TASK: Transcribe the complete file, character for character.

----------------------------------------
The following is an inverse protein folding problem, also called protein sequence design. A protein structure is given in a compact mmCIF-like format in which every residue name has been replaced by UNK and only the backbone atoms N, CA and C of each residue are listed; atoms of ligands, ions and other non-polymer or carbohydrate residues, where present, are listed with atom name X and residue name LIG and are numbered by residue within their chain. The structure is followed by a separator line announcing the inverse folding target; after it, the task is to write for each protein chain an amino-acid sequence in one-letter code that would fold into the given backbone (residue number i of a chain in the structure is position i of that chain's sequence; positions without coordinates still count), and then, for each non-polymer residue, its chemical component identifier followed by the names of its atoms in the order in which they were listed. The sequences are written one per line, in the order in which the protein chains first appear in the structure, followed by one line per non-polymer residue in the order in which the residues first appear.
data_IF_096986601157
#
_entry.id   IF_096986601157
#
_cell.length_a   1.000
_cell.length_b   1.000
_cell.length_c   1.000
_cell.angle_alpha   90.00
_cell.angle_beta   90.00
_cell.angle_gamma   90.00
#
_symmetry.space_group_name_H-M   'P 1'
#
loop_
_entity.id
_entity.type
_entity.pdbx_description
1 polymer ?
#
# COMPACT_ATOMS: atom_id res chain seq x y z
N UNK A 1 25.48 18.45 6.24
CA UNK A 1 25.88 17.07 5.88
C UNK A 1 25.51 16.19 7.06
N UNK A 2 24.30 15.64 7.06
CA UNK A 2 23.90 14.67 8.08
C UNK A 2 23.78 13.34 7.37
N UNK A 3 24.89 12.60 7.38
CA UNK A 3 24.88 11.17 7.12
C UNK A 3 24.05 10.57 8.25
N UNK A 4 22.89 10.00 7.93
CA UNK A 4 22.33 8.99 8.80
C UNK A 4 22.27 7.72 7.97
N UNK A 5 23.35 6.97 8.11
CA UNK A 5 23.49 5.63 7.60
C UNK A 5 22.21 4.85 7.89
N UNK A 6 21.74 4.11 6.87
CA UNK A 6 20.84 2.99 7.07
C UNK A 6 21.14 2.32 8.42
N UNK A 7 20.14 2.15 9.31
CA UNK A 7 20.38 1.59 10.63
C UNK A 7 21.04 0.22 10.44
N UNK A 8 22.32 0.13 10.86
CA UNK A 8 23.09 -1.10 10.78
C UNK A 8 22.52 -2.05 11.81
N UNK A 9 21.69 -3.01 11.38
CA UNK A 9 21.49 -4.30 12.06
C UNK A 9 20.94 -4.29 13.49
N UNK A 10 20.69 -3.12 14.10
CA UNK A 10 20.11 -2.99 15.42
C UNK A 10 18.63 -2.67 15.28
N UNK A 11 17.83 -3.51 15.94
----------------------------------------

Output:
The following is an inverse protein folding problem, also called protein sequence design. A protein structure is given in a compact mmCIF-like format in which every residue name has been replaced by UNK and only the backbone atoms N, CA and C of each residue are listed; atoms of ligands, ions and other non-polymer or carbohydrate residues, where present, are listed with atom name X and residue name LIG and are numbered by residue within their chain. The structure is followed by a separator line announcing the inverse folding target; after it, the task is to write for each protein chain an amino-acid sequence in one-letter code that would fold into the given backbone (residue number i of a chain in the structure is position i of that chain's sequence; positions without coordinates still count), and then, for each non-polymer residue, its chemical component identifier followed by the names of its atoms in the order in which they were listed. The sequences are written one per line, in the order in which the protein chains first appear in the structure, followed by one line per non-polymer residue in the order in which the residues first appear.
data_IF_096986601157
#
_entry.id   IF_096986601157
#
_cell.length_a   1.000
_cell.length_b   1.000
_cell.length_c   1.000
_cell.angle_alpha   90.00
_cell.angle_beta   90.00
_cell.angle_gamma   90.00
#
_symmetry.space_group_name_H-M   'P 1'
#
loop_
_entity.id
_entity.type
_entity.pdbx_description
1 polymer ?
#
# COMPACT_ATOMS: atom_id res chain seq x y z
N UNK A 1 25.48 18.45 6.24
CA UNK A 1 25.88 17.07 5.88
C UNK A 1 25.51 16.19 7.06
N UNK A 2 24.30 15.64 7.06
CA UNK A 2 23.90 14.67 8.08
C UNK A 2 23.78 13.34 7.37
N UNK A 3 24.89 12.60 7.38
CA UNK A 3 24.88 11.17 7.12
C UNK A 3 24.05 10.57 8.25
N UNK A 4 22.89 10.00 7.93
CA UNK A 4 22.33 8.99 8.80
C UNK A 4 22.27 7.72 7.97
N UNK A 5 23.35 6.97 8.11
CA UNK A 5 23.49 5.63 7.60
C UNK A 5 22.21 4.85 7.89
N UNK A 6 21.74 4.11 6.87
CA UNK A 6 20.84 2.99 7.07
C UNK A 6 21.14 2.32 8.42
N UNK A 7 20.14 2.15 9.31
CA UNK A 7 20.38 1.59 10.63
C UNK A 7 21.04 0.22 10.44
N UNK A 8 22.32 0.13 10.86
CA UNK A 8 23.09 -1.10 10.78
C UNK A 8 22.52 -2.05 11.81
N UNK A 9 21.69 -3.01 11.38
CA UNK A 9 21.49 -4.30 12.06
C UNK A 9 20.94 -4.29 13.49
N UNK A 10 20.69 -3.12 14.10
CA UNK A 10 20.11 -2.99 15.42
C UNK A 10 18.63 -2.67 15.28
N UNK A 11 17.83 -3.51 15.94